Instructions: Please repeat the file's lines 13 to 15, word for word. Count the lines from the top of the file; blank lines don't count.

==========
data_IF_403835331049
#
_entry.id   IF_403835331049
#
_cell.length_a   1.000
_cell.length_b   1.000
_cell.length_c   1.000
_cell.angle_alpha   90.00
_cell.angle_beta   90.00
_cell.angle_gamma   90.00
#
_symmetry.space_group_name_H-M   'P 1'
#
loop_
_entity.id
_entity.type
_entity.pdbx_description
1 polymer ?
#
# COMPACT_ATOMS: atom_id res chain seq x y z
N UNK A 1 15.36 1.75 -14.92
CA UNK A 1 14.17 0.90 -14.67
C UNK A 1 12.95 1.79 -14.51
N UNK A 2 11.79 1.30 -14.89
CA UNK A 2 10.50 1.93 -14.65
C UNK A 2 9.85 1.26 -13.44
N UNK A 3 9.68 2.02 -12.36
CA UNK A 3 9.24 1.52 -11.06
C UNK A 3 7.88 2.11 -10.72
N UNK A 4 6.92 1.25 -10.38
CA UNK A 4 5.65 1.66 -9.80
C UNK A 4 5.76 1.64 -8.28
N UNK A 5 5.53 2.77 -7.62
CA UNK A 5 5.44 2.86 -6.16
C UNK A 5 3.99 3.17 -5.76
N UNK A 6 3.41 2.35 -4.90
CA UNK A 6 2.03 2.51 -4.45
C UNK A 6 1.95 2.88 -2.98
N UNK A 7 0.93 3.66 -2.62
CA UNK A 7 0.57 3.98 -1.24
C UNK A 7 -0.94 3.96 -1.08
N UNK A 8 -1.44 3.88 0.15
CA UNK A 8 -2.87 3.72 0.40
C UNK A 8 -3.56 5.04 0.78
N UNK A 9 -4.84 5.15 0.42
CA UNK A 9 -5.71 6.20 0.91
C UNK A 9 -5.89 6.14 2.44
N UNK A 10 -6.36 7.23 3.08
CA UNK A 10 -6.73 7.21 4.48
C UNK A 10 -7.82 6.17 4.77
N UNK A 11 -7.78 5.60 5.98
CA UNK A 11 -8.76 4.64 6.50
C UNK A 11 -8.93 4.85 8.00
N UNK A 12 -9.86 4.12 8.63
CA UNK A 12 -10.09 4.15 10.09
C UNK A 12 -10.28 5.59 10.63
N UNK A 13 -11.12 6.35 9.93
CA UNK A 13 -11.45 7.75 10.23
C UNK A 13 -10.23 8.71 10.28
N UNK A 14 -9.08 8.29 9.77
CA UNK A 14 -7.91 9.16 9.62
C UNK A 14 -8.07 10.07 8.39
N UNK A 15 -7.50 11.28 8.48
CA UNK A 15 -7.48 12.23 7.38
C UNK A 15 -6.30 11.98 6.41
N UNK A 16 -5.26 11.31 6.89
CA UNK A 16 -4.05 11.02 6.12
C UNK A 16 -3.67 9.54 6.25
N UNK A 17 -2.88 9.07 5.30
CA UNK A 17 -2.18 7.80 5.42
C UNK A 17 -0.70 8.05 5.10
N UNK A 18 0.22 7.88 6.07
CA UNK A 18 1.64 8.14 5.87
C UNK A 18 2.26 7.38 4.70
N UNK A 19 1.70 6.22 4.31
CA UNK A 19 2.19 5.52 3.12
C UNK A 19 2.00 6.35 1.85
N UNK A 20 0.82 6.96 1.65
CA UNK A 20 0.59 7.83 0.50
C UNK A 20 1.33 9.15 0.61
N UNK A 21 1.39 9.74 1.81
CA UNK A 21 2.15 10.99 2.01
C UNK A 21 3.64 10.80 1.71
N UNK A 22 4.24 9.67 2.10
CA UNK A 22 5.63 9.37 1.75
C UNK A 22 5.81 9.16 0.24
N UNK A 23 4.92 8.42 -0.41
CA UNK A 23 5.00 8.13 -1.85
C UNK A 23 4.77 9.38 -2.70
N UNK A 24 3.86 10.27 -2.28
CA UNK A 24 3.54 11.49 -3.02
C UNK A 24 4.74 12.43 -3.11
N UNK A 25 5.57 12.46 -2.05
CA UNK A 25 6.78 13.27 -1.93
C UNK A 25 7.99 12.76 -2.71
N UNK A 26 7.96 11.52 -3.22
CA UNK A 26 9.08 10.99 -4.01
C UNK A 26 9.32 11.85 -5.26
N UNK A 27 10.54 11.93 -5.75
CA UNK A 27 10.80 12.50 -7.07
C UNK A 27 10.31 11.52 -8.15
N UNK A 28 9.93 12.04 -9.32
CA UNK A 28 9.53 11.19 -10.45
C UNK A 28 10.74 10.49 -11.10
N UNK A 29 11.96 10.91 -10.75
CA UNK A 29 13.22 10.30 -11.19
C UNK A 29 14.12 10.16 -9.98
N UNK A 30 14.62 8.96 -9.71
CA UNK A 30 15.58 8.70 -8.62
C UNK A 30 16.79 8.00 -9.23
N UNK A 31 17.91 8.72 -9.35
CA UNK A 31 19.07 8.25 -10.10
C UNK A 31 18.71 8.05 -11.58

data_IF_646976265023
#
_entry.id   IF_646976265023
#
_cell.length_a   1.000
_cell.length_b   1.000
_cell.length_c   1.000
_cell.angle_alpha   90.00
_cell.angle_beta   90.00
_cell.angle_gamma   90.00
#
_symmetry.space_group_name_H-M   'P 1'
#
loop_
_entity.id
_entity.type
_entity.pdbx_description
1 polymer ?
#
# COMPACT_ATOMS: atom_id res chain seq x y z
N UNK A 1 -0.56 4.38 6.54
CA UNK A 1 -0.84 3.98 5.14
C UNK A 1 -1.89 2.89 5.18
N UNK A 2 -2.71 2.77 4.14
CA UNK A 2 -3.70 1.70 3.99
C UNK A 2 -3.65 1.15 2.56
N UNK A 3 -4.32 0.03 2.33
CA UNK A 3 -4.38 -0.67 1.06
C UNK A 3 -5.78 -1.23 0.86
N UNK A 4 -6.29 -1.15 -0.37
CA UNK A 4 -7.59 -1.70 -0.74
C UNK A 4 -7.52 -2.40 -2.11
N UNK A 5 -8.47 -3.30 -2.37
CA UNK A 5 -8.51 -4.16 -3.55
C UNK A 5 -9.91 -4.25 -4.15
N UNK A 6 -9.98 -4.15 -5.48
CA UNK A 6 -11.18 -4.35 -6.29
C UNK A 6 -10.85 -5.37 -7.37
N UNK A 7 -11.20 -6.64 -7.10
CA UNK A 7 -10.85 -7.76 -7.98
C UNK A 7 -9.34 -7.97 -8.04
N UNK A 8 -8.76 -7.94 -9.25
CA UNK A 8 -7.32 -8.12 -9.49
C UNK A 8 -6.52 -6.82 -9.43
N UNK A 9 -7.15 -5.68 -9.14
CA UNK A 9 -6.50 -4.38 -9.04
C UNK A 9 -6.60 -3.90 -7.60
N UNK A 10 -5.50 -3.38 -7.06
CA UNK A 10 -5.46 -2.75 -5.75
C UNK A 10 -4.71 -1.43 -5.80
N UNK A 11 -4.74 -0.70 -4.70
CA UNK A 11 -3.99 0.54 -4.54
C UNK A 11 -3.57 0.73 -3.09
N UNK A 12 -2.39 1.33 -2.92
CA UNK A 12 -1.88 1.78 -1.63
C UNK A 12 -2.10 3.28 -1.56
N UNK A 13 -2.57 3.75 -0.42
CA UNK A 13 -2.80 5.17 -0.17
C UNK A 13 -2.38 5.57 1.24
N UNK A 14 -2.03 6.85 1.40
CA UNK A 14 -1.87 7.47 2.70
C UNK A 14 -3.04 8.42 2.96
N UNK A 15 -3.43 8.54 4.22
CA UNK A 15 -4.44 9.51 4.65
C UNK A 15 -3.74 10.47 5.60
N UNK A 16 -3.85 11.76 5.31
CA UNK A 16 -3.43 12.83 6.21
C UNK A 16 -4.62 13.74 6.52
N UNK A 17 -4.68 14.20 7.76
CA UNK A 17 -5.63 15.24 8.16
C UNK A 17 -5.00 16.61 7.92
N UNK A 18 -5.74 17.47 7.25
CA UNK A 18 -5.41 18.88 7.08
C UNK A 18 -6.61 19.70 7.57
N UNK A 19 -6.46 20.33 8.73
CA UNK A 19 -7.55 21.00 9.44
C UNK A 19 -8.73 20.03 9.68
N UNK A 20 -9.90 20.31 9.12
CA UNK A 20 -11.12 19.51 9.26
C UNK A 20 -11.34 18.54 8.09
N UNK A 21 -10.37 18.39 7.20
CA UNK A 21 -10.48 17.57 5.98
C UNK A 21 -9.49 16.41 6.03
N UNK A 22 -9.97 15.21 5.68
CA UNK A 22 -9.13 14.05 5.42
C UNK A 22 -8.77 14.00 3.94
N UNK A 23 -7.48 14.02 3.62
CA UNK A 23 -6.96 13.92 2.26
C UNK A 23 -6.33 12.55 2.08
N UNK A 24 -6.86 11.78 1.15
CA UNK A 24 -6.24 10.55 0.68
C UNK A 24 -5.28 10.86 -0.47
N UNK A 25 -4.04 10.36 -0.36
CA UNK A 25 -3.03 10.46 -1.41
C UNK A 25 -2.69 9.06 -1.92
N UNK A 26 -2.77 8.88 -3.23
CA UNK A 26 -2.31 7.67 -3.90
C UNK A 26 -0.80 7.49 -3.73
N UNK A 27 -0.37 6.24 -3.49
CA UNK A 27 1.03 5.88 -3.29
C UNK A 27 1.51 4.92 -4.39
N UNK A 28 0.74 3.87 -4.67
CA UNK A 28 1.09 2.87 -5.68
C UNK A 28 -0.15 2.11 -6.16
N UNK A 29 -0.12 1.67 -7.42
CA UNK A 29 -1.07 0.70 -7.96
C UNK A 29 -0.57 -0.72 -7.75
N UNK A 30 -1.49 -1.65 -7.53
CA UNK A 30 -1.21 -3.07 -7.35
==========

#
loop_
_entity.id